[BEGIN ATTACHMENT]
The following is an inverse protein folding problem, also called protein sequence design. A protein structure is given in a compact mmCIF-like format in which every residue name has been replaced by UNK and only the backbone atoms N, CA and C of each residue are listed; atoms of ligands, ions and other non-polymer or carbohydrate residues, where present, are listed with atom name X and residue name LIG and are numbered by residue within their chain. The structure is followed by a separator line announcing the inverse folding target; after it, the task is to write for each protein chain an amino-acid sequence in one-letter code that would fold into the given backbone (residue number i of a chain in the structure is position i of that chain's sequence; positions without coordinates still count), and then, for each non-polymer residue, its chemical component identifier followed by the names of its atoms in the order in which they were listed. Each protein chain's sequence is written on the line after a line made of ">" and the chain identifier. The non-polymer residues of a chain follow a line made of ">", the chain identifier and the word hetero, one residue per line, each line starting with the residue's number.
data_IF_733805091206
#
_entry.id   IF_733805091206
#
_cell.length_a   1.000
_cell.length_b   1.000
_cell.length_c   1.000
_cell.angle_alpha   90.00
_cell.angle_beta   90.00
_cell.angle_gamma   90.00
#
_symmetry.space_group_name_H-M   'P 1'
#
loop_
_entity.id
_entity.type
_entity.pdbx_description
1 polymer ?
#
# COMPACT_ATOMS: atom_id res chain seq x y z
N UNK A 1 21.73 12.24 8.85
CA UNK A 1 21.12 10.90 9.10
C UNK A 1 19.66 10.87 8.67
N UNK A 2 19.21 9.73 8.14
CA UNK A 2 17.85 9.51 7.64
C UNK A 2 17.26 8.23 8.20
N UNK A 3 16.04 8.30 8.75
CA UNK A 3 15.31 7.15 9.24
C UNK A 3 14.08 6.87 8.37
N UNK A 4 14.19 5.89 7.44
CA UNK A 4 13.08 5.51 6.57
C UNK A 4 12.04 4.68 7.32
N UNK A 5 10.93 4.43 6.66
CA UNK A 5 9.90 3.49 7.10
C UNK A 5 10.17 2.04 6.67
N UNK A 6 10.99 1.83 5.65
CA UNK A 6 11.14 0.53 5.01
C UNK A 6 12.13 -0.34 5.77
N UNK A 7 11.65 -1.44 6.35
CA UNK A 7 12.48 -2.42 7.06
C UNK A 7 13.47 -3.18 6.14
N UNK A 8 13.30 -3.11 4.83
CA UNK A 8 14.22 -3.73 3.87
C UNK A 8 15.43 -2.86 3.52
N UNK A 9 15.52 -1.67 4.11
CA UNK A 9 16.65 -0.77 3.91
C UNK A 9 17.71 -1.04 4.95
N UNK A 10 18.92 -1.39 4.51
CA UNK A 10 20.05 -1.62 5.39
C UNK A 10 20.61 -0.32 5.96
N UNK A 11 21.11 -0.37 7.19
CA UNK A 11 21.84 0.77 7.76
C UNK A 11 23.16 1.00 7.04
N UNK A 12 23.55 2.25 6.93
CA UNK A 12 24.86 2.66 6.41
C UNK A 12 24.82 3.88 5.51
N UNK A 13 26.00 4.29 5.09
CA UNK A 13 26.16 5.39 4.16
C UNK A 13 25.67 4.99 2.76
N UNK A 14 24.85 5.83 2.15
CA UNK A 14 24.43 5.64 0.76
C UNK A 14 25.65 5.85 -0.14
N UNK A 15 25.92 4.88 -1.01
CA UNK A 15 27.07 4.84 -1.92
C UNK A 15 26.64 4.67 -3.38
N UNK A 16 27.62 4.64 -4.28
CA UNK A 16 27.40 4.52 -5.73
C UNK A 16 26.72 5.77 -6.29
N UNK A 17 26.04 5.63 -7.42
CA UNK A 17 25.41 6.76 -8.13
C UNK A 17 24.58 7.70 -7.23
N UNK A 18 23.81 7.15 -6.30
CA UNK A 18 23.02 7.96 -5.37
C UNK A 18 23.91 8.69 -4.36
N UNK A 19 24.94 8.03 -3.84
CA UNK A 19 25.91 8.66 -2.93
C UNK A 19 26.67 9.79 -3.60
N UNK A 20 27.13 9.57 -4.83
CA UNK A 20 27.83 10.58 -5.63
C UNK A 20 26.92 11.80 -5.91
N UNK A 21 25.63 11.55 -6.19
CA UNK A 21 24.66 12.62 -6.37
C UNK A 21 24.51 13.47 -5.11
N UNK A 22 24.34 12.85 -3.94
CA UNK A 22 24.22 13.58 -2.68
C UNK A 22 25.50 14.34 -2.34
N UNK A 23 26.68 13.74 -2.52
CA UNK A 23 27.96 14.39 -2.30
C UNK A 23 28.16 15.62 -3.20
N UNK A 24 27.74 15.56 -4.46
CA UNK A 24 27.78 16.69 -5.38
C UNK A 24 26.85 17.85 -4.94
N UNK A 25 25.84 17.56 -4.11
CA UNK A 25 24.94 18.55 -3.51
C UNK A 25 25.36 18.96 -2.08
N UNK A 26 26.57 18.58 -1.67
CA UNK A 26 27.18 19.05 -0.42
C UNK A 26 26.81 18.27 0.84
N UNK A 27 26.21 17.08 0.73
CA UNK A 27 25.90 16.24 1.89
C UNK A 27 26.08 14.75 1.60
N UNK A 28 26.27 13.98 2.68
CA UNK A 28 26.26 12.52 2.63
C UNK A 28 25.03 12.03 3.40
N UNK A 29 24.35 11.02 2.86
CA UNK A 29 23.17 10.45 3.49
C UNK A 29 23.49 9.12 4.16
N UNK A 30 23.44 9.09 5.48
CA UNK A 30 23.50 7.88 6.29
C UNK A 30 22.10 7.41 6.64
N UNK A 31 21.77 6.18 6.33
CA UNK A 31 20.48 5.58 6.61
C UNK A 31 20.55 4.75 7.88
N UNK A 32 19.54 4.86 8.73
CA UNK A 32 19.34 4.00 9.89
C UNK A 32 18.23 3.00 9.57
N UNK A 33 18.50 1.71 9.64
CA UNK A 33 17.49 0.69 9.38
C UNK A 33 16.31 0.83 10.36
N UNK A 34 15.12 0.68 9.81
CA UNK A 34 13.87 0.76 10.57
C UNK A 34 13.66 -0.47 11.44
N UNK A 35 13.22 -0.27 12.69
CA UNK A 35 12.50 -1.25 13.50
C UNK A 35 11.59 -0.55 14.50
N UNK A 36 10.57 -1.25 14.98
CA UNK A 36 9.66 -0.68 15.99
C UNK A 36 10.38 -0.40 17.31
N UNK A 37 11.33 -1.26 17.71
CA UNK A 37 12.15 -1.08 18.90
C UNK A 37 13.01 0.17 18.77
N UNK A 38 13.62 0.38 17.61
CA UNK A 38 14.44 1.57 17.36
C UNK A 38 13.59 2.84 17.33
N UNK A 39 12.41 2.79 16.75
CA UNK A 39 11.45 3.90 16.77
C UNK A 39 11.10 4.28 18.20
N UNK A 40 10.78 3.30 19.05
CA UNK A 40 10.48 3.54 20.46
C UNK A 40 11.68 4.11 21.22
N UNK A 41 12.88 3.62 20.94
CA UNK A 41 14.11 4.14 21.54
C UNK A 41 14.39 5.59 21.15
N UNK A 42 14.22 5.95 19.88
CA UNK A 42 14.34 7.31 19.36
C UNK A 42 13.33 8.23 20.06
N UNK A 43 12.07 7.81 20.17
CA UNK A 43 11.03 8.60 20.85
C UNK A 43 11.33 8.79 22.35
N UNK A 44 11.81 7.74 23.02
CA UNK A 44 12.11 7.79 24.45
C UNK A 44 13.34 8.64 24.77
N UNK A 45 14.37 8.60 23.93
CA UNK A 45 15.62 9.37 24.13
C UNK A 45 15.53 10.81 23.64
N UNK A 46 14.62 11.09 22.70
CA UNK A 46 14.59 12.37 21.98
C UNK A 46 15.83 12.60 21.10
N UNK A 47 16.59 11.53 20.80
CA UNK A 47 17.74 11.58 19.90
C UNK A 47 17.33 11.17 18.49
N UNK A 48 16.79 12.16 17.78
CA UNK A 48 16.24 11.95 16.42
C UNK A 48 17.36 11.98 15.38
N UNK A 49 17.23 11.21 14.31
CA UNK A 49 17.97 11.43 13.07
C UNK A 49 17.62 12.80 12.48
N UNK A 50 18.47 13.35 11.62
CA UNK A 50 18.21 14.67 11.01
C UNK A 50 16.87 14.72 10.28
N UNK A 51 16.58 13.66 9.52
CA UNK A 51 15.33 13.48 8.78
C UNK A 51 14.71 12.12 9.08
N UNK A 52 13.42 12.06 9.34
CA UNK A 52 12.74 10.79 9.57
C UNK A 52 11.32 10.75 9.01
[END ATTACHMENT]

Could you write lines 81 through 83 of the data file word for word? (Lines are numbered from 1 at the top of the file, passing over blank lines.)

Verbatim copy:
C UNK A 20 26.92 11.80 -5.91
N UNK A 21 25.63 11.55 -6.19
CA UNK A 21 24.66 12.62 -6.37